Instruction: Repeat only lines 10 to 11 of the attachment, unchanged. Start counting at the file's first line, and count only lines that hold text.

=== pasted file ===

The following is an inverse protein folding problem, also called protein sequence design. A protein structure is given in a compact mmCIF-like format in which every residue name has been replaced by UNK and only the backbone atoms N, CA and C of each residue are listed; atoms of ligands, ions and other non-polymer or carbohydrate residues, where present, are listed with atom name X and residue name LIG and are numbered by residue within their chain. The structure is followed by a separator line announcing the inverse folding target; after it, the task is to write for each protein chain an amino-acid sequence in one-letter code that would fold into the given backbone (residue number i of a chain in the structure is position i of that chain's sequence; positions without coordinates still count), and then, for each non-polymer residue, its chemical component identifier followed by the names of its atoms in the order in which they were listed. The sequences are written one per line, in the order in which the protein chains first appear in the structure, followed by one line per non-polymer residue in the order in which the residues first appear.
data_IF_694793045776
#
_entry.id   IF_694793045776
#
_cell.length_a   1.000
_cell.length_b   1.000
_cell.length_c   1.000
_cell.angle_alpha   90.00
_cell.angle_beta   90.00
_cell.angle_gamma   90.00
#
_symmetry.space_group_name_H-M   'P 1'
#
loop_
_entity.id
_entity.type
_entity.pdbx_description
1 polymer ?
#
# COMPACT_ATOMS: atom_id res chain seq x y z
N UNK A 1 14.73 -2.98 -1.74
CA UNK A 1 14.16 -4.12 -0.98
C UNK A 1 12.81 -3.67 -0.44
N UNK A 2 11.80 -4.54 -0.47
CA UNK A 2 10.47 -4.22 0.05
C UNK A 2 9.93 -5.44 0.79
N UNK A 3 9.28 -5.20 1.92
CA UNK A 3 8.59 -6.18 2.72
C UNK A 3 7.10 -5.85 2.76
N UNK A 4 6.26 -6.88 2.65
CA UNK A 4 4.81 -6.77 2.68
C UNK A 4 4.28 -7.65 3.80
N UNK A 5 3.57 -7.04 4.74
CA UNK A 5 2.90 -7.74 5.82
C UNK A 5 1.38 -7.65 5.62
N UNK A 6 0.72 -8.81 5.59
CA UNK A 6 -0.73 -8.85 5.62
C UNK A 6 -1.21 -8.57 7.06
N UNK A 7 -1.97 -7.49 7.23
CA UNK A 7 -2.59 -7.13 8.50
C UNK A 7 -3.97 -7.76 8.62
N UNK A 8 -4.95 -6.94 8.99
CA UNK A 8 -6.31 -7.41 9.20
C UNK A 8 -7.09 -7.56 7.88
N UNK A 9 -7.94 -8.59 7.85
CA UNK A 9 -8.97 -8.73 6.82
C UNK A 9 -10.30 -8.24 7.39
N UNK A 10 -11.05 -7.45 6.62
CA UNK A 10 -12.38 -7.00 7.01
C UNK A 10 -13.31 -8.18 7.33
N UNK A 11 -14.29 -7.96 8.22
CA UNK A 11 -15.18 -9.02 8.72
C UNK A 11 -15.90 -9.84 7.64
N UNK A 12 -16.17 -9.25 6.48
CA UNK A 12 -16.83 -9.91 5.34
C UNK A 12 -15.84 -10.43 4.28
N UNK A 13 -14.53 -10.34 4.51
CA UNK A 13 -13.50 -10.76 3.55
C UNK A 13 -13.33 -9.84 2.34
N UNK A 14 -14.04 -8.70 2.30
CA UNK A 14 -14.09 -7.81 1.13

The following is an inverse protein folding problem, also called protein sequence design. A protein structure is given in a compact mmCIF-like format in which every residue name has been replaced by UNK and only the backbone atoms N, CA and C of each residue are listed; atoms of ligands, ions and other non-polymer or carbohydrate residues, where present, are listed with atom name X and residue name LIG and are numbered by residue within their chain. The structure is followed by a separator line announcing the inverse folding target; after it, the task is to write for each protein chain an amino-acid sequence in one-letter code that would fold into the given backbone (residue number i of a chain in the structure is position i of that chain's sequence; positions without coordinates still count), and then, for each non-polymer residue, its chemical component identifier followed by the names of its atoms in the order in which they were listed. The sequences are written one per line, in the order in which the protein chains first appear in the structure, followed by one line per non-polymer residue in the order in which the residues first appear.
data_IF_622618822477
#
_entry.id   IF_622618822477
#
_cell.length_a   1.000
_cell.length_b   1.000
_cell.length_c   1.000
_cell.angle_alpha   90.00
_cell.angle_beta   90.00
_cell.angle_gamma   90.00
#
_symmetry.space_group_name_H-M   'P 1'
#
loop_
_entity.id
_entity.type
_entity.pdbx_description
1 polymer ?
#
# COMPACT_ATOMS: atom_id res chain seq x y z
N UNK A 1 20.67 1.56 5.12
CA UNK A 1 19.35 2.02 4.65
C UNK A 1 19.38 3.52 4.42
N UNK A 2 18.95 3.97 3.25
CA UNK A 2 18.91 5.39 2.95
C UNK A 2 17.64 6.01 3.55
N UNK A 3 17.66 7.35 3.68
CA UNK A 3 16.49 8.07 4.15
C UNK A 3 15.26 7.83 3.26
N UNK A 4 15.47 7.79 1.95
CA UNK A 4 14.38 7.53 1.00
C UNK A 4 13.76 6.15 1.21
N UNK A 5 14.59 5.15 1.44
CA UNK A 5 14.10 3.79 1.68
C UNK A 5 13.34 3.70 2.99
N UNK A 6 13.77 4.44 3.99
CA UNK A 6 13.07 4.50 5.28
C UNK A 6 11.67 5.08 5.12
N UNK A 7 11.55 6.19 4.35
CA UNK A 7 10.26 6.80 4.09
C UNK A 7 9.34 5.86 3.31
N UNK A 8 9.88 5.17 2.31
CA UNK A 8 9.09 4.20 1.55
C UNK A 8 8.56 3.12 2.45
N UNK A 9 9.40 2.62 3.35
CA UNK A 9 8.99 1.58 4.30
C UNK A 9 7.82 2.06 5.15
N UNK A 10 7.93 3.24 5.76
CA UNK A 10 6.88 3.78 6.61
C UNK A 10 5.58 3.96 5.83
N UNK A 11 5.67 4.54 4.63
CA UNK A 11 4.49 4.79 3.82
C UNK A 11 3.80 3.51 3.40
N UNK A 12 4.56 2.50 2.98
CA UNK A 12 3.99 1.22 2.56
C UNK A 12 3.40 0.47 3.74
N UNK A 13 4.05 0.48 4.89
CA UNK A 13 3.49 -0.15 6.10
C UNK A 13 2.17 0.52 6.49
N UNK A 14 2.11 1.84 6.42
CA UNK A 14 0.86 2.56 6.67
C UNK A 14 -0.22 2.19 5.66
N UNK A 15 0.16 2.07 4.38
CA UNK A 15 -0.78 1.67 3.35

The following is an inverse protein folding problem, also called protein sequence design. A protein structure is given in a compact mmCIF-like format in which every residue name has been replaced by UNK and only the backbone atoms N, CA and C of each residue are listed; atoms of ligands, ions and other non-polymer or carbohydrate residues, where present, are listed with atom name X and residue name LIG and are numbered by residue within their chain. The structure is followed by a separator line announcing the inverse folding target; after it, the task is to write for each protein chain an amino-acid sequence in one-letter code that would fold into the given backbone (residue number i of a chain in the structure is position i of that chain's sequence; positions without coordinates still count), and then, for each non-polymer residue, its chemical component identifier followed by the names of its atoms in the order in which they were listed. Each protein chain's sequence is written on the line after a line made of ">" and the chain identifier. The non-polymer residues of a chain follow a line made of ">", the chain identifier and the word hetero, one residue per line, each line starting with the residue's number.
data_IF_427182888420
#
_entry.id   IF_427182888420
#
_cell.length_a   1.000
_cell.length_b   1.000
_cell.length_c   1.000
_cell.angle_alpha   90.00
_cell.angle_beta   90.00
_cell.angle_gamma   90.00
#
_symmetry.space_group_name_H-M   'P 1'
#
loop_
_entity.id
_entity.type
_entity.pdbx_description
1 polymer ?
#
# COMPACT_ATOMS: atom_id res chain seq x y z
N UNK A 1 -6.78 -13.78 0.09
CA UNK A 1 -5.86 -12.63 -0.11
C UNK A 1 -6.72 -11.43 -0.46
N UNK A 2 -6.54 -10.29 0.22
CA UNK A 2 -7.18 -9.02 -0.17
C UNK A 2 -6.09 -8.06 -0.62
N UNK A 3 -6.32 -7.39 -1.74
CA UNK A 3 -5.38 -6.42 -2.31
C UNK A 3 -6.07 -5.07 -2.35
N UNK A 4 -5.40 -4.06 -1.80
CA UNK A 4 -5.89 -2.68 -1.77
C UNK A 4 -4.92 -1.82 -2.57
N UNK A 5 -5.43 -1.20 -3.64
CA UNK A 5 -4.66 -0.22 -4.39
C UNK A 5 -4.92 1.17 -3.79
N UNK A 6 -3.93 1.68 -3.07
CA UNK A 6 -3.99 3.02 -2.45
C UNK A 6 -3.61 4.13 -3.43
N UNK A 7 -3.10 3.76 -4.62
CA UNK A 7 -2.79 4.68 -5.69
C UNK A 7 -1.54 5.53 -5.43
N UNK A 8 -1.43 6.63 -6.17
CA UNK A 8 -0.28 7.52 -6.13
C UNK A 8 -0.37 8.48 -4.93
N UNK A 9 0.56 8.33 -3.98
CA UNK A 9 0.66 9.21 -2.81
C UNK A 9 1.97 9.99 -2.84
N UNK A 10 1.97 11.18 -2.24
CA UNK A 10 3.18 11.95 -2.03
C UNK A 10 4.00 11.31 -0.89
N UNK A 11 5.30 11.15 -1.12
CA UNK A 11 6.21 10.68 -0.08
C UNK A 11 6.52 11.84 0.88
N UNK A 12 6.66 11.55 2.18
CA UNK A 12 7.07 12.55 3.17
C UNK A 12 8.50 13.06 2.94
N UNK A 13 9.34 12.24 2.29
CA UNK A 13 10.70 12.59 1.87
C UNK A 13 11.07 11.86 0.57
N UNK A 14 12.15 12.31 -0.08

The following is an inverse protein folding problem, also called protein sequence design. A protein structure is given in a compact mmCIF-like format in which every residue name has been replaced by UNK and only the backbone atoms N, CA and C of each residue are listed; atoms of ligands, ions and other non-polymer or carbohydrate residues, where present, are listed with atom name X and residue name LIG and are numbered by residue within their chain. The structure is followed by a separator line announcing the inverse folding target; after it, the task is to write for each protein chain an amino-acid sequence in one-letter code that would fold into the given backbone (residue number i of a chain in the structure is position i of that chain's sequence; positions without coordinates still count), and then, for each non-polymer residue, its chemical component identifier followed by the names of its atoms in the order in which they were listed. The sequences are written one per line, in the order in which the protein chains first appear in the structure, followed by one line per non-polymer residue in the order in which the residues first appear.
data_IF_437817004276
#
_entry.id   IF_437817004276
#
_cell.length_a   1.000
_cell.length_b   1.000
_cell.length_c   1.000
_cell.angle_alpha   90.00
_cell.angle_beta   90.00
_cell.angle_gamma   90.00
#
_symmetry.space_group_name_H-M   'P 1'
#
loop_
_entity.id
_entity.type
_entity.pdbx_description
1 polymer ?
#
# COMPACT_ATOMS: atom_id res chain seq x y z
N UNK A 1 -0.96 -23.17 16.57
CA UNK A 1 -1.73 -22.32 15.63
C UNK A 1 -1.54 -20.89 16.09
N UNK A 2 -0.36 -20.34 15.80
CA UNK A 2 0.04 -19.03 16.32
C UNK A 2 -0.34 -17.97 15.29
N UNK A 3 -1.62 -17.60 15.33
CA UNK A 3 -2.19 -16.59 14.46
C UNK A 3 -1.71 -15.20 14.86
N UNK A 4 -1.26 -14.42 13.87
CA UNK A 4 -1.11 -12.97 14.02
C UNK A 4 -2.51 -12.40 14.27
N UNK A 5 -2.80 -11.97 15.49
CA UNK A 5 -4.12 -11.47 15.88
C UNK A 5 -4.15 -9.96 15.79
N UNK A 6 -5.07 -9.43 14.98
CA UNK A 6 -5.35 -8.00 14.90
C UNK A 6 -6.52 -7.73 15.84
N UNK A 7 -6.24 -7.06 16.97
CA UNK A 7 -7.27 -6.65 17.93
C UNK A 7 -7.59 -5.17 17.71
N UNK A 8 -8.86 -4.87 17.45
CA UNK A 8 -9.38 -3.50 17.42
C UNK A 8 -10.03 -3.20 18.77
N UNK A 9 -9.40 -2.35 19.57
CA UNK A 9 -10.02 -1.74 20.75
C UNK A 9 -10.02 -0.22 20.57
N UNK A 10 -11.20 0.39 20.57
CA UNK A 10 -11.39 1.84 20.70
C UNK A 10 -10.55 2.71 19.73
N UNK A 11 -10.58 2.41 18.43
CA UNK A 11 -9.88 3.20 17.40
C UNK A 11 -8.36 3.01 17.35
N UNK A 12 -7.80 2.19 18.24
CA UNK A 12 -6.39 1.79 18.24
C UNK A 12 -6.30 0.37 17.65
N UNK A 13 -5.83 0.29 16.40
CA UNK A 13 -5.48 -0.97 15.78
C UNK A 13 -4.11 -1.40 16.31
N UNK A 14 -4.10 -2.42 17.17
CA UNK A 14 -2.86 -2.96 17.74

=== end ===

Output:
_cell.angle_beta   90.00
_cell.angle_gamma   90.00